unicast storm.

Unanswered Question
Aug 24th, 2010
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Hello,


I am experiencing strange behavior in my network. It occurs in Layer2 part of the network (it consists of Cisco 7600, 6500, 3560, 2960 and some wireless antennas). The MPLS and L3 part of network are fine. It seems that some packets are replicated in network. I have occasional storms of unicast flooding. Some unicast packets are multiplicated and due to CAM table flashing they are flooded to all ports.


What could cause multiplicating packets in layer 2 netowrk (1 sent unicast packet replicated 10000 times). Has anyone had problem like that? If there is layer 2 loop in my network than I would have broadcats storm, which is not the case.

Whit sniffer i.e. I can see 170000 DNS replys to same IP address (the same vallid src and dst MAC and IP address so it shouldn't be DOS attack). Also from DNS server to network are sent only one DNS reply. 

Also I send 1 ping and then receive back 1000 replys!. I can see on traffic graph that some wireless antennas are sending back traffic that they received.


any help would ne appreciated

Thanks in advance.

A.

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Overall Rating: 4 (5 ratings)
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Jeremy Buck Tue, 08/24/2010 - 10:59
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Antonio,


This seems like a rather odd issue. I am familiar with unicast flooding in a dual-aggregation topology where MAC tables are flushed before ARP tables, but have not heard of anything like you described (with actual duplicate data packets).


The only thing I can suggest is that you run a number of captures in parrallel. If you identify the traffic that is being flooded or duplicated you should be able to capture at both endpoints and verify that no source or destination is causing the issue. If your sender is not generating the duplicates then you can pull the monitoring location out further into the path. At some point in time you should begin seeing the duplicate traffic and then scruitinize the specific portion of the network where the problem is occuring.


Even with things like etherchannel or ECMP you are not generating duplicates but distributing individual frames.


Good luck,

Jeremy

kyukim Tue, 08/24/2010 - 12:16
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  • Cisco Employee,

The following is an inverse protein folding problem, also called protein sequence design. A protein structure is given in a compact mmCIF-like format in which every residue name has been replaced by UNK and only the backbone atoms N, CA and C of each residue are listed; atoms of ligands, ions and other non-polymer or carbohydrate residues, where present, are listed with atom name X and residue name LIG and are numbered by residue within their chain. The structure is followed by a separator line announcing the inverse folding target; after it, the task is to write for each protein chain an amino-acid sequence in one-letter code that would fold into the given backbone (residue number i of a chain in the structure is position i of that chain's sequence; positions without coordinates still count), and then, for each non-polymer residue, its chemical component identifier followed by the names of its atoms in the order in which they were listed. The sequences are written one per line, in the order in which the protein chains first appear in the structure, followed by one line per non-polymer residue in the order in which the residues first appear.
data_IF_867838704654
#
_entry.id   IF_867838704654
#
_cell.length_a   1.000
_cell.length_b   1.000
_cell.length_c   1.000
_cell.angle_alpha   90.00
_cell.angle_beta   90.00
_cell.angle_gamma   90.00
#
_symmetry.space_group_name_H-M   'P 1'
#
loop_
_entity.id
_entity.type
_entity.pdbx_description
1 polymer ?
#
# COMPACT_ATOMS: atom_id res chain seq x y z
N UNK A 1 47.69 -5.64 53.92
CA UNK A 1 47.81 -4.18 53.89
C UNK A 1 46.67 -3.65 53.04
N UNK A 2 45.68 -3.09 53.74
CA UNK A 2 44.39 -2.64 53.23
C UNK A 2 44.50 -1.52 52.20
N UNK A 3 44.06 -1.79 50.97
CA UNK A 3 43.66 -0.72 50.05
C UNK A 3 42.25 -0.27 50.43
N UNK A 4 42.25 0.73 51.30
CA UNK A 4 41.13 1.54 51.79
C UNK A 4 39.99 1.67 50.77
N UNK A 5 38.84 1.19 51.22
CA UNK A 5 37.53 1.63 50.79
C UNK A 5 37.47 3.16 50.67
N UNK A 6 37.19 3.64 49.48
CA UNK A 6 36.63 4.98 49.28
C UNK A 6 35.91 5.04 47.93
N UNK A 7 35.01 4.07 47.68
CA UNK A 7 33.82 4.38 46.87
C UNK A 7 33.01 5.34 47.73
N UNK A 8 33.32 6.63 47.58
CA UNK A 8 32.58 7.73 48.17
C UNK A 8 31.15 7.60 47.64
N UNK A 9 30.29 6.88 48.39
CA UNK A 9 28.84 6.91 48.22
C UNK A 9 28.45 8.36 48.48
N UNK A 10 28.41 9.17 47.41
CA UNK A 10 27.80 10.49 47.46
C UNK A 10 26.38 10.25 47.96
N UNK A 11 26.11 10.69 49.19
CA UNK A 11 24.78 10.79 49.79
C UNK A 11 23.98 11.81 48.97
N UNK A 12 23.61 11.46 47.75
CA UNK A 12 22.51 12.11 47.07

Hi, Antonio.

As Jeremy suggested, putting sniffer captures in several network point is best.

Also, you can try to ping each hop by hop to see if PING pkts are duplicated.

For example, PC----DEF GW ROUTER-----R1----R2---PC.

I would ping PC to DEF GW first and see if PKT are duplicated or not.

Then, next hop.

So, you will see who causes the duplicated packet or at least getting close to the root cause.


KK

Antonio_1_2 Wed, 08/25/2010 - 04:03
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Hello,


thanks guys, I'll try to capture packets in few network points as you suggested


Regards,

A

Tod Larson Wed, 08/25/2010 - 04:26
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Anonio,

Do you have any Etherswitch modules in your routers?  I saw "similar" weird behavior when I had etherswitch module on different routers both attached at layer 2 to the same 3560 L2 switch. I ended up just having to break up my broadcast domains and move the 3560 to routed ports on the routers. We chalked it up to eitherswitch modules not playing well with stand alone switches.

Antonio_1_2 Wed, 08/25/2010 - 06:19
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Hi,


yes I have some etherswitch modules in some 1812, 1841 routers, but ususally they are not facing the core network,

I'll have to check it out.


Thanks Tod.

JamesLuther Wed, 08/25/2010 - 06:40
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A very quick way to narrow down the problem on the 6500 and 7600 is to use TopN reports.  ie


Type the following to start the TopN reports

# collect top 10 counters interface all sort-by utilization


After a short time view the reults using

# show top counters interface report 1


This will tell you which ports the repliacted/looped traffic is coming from/to and help you narrow down the issue.


And then when you're finished

# clear top counters interface report

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